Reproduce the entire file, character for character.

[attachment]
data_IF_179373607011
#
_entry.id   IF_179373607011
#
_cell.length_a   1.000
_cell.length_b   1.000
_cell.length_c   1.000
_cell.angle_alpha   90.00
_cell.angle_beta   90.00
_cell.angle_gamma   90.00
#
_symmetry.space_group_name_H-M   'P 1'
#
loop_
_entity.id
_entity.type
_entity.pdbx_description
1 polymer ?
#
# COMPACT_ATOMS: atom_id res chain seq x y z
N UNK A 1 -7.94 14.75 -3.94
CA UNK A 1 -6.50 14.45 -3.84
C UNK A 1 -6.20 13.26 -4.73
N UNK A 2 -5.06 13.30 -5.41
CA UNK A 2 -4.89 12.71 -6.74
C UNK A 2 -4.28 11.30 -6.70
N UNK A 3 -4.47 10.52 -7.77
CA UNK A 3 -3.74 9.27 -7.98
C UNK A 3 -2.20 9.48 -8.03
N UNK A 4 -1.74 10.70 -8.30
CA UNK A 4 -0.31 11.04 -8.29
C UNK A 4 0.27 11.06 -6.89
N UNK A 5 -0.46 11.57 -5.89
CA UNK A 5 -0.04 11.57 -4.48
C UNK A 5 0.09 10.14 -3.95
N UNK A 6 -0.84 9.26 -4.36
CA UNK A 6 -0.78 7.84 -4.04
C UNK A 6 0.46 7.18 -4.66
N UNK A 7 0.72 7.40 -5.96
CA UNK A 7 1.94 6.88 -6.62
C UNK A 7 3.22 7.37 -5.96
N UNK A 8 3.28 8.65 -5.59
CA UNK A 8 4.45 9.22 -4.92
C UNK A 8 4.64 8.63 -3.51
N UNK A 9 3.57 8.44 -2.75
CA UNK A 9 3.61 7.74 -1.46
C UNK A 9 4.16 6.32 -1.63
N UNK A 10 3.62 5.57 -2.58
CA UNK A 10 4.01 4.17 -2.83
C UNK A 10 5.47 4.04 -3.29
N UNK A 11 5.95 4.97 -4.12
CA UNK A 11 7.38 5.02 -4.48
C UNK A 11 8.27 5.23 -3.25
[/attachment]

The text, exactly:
data_IF_179373607011
#
_entry.id   IF_179373607011
#
_cell.length_a   1.000
_cell.length_b   1.000
_cell.length_c   1.000
_cell.angle_alpha   90.00
_cell.angle_beta   90.00
_cell.angle_gamma   90.00
#
_symmetry.space_group_name_H-M   'P 1'
#
loop_
_entity.id
_entity.type
_entity.pdbx_description
1 polymer ?
#
# COMPACT_ATOMS: atom_id res chain seq x y z
N UNK A 1 -7.94 14.75 -3.94
CA UNK A 1 -6.50 14.45 -3.84
C UNK A 1 -6.20 13.26 -4.73
N UNK A 2 -5.06 13.30 -5.41
CA UNK A 2 -4.89 12.71 -6.74
C UNK A 2 -4.28 11.30 -6.70
N UNK A 3 -4.47 10.52 -7.77
CA UNK A 3 -3.74 9.27 -7.98
C UNK A 3 -2.20 9.48 -8.03
N UNK A 4 -1.74 10.70 -8.30
CA UNK A 4 -0.31 11.04 -8.29
C UNK A 4 0.27 11.06 -6.89
N UNK A 5 -0.46 11.57 -5.89
CA UNK A 5 -0.04 11.57 -4.48
C UNK A 5 0.09 10.14 -3.95
N UNK A 6 -0.84 9.26 -4.36
CA UNK A 6 -0.78 7.84 -4.04
C UNK A 6 0.46 7.18 -4.66
N UNK A 7 0.72 7.40 -5.96
CA UNK A 7 1.94 6.88 -6.62
C UNK A 7 3.22 7.37 -5.96
N UNK A 8 3.28 8.65 -5.59
CA UNK A 8 4.45 9.22 -4.92
C UNK A 8 4.64 8.63 -3.51
N UNK A 9 3.57 8.44 -2.75
CA UNK A 9 3.61 7.74 -1.46
C UNK A 9 4.16 6.32 -1.63
N UNK A 10 3.62 5.57 -2.58
CA UNK A 10 4.01 4.17 -2.83
C UNK A 10 5.47 4.04 -3.29
N UNK A 11 5.95 4.97 -4.12
CA UNK A 11 7.38 5.02 -4.48
C UNK A 11 8.27 5.23 -3.25